For decades, United Methodist bishops around the world could only be held firmly accountable by their fellow leaders in their respective regions (five “jurisdictions” within the USA and seven “central conferences” overseas). This led to a growing system of “church anarchy” in the UMC’s numerically tiny, geographically huge U.S. Western Jurisdiction, whose bishops protected each other in blatantly disregarding church laws against same-sex union ceremonies and openly homosexually active ministers. This disobedience reached its height in 2016 when the Western Jurisdiction’s disobedient bishops illegitimately consecrated openly partnered lesbian activist Karen Oliveto to the office of UMC bishop.
But under our longstanding system of regionally divided accountability, there was little that could be done about such disobedience in one region by United Methodists in other regions.
With the passage of Amendment #5, our church law has now been changed to let the global UMC Council of Bishops – which includes every bishop from Europe, Africa, and the Philippines as well as every part of the USA – have significant new powers to examine and discipline any wayward bishop anywhere in the world.
No wonder that this was very strongly opposed by Western Jurisdiction leaders, as well as by supporters of Dr. Oliveto elsewhere.
On this amendment, supporters of keeping Oliveto in the office of bishop chose to pick a fight—and lost overwhelmingly, with over 81 percent of the church voting for this proposal!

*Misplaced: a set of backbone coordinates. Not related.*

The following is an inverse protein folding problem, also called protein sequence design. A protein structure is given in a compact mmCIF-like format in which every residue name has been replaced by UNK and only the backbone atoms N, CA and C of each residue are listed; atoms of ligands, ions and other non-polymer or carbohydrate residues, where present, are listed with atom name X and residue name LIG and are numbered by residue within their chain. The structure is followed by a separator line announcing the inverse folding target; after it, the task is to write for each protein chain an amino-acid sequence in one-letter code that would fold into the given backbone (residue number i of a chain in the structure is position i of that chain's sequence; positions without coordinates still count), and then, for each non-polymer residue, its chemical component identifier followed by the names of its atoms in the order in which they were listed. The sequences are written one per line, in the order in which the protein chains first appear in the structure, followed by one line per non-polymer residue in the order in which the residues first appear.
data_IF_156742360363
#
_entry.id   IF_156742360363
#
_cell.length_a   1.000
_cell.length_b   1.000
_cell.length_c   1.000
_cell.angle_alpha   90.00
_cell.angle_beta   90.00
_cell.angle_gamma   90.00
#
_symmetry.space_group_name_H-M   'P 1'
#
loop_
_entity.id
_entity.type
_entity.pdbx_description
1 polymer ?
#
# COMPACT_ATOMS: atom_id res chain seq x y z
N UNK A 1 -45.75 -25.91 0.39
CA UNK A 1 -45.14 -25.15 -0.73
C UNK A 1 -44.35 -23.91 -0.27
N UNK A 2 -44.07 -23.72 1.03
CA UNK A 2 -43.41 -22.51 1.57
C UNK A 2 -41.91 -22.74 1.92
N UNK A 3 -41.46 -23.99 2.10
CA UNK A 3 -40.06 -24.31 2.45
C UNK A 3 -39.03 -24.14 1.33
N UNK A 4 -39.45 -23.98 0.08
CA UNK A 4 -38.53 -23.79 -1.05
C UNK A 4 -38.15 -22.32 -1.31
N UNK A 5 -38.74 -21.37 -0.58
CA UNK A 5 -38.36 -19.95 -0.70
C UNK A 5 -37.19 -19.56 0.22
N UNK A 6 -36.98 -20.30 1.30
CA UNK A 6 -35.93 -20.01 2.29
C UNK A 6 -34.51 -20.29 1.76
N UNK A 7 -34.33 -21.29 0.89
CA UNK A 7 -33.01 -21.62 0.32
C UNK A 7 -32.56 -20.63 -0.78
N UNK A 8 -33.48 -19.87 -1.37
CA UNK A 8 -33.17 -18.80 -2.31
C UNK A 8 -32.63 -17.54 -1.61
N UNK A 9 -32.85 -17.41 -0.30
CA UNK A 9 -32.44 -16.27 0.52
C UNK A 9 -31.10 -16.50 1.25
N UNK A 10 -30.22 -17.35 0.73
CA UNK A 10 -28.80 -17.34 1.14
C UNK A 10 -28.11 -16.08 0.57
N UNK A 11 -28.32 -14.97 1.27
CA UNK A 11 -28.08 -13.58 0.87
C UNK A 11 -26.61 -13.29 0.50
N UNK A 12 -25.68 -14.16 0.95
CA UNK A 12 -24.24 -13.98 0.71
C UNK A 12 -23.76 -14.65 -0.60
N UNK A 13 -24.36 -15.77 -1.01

Bishops across the spectrum have complained that our church laws have not given them enough authority to provide the leadership the UMC needs to meet our present challenges. With this change, much of that excuse has been taken away.
Now that they have been given this tool, it is time for our bishops to stop complaining about people not trusting them or not giving them enough power, but rather finally step up and lead.
Now all United Methodists who have been hurt and disappointed by the unfaithfulness and lack of Christian leadership in much of our denominational hierarchy should understand that the amount of blatant unfaithfulness we see on the part of any bishop is limited by how much all active bishops as a group, including your own bishop, is willing to either enable or correct.
Interestingly, the Council of Bishops chose to take the highly unusual step of not releasing these results until today, three days after the conclusion of their business meeting, despite the release having been originally scheduled for Thursday. The publicly stated reasons were that our bishops wanted to release the results in conjunction with their statements responding to the defeat of the first two amendments, and to begin this week in conversation about both the results and their response statements. But since the adopted amendments only become effective upon their public release today, when the Council of Bishops is no longer meeting, this may serve to delay some of the implementation of the new system of global accountability until the Council’s next meeting in November.
In any case, with these results, the people of the UMC have spoken. We overwhelmingly want greater accountability, especially for our bishops, as well as more openness and democratic fairness in denominational governance. The people of the UMC also made clear that we strongly support welcoming all people into our churches and the equality of women, but we will NOT let these noble sentiments be twisted or hijacked into advancing secular LGBTQ activist ideologies or otherwise shifting our church away from biblical teaching.